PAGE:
Across the channel Harold Godwinson was with his Anglo-Saxon forces waiting for the Norman invasion he knew was coming. It would have been incredibly tense, scanning the horizon every day for any signs of the invading fleet, but he must have started to become increasingly more relaxed as the summer drew to a close. It was highly unlikely that William would attempt to cross the channel in the winter months and risk being caught by one of the fierce winter storms which frequented the seas around northern Europe, and towards the end of September Harold’s main concern was that every day his army remained stationed on the south coast was another day he had to pay his men and another day they were away from the harvest in their home shires.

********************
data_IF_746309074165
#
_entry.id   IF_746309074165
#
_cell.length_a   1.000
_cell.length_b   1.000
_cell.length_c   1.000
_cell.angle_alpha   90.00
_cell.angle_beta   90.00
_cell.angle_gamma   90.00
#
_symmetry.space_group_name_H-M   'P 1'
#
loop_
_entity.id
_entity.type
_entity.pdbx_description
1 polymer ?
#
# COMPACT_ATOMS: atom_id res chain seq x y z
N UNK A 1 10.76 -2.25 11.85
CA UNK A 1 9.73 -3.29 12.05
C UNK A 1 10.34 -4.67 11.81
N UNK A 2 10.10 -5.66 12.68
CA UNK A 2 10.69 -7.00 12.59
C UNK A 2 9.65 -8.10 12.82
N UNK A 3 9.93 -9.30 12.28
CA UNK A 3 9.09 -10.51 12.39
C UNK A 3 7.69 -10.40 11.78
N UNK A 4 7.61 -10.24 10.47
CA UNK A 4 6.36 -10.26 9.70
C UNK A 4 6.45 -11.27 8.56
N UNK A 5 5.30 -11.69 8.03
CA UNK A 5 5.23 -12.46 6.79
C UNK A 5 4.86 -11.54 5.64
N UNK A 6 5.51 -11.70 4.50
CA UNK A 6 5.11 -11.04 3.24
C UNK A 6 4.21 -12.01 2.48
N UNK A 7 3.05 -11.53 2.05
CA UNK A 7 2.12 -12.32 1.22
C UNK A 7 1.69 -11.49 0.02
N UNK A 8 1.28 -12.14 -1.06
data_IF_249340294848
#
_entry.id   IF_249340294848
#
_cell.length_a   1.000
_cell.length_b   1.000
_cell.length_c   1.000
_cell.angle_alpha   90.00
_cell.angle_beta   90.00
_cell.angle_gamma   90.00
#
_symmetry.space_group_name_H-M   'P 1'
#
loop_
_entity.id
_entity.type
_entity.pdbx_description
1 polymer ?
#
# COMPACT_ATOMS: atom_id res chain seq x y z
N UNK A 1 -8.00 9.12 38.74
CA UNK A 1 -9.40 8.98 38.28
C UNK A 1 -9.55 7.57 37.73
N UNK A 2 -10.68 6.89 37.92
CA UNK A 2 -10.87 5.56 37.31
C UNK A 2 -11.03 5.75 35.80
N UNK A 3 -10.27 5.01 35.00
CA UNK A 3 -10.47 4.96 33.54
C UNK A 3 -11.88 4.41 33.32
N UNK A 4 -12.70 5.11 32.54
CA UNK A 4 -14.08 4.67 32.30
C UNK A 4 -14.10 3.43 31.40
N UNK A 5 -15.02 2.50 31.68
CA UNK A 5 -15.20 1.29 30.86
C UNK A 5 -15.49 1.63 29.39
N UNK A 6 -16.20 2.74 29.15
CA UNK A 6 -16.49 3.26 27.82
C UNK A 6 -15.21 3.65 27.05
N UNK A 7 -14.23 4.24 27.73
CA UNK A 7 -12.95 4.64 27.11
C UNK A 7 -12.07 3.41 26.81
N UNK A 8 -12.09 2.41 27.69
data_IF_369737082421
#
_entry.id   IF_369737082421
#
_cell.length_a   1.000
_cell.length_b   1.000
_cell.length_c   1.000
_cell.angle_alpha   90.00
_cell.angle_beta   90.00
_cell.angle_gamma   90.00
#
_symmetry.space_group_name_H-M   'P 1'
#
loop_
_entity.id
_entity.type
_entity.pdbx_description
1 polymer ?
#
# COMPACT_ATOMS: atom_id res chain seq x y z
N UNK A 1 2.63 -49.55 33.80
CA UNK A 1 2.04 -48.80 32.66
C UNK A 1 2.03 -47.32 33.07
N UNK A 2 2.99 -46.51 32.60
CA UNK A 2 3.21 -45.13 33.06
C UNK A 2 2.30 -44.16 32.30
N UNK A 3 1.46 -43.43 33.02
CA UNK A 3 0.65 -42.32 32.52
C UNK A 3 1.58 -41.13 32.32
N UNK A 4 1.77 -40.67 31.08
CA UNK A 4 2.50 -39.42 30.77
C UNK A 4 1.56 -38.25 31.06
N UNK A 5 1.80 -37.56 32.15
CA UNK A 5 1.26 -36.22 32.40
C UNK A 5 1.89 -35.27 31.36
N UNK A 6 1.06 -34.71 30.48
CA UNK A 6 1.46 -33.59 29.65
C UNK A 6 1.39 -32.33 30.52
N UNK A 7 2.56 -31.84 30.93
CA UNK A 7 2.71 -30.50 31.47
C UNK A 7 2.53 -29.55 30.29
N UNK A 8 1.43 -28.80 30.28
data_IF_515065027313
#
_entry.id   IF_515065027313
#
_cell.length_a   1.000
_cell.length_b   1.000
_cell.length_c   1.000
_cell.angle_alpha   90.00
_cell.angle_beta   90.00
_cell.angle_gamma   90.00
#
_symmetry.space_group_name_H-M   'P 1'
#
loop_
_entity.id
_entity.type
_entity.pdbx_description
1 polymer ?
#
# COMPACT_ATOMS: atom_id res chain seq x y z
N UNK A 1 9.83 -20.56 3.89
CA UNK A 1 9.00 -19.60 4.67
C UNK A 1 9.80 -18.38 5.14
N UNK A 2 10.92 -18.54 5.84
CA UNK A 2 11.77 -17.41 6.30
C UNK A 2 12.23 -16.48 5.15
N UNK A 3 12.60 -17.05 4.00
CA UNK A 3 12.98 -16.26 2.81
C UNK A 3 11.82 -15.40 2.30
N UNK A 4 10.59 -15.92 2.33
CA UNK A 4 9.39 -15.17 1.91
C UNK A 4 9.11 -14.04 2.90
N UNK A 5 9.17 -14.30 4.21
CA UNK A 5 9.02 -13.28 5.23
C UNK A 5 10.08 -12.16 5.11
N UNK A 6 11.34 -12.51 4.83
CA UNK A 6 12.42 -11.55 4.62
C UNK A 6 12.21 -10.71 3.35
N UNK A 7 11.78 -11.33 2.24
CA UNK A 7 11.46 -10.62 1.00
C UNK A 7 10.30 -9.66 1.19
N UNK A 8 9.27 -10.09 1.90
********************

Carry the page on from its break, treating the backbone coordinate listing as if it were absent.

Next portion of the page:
Harold was content that the threat may have subsided for the year, but word started to reach him of trouble brewing in the north. This was a bitter blow for Harold, made even more so by the fact that it was a familiar face who was sewing the trouble – it was his younger brother, Tostig.

Tostig had been Earl of Northumbria until 1065 when his tyrannical ways inspired a popular uprising and the people of Northumbria petitioned King Edward to declare Tostig an outlaw. Edward sent Harold to listen to the people’s grievances, and there were many; so many that Harold was forced to disavow his own brother and side with the people. Tostig was duly declared an outlaw and exiled from the kingdom, and he had spent every day since then plotting revenge on his brother. Through 1066 Tostig visited various rulers, including William, and petitioned them to invade England. Having spent most of the summer in Scotland trying unsuccessfully to persuade King Malcolm III to invade, he travelled to Norway to meet King Harald Hardrada. In Hardrada, which literally translates to ‘hard ruler’, Tostig found an ally who was keen on the idea of invading England.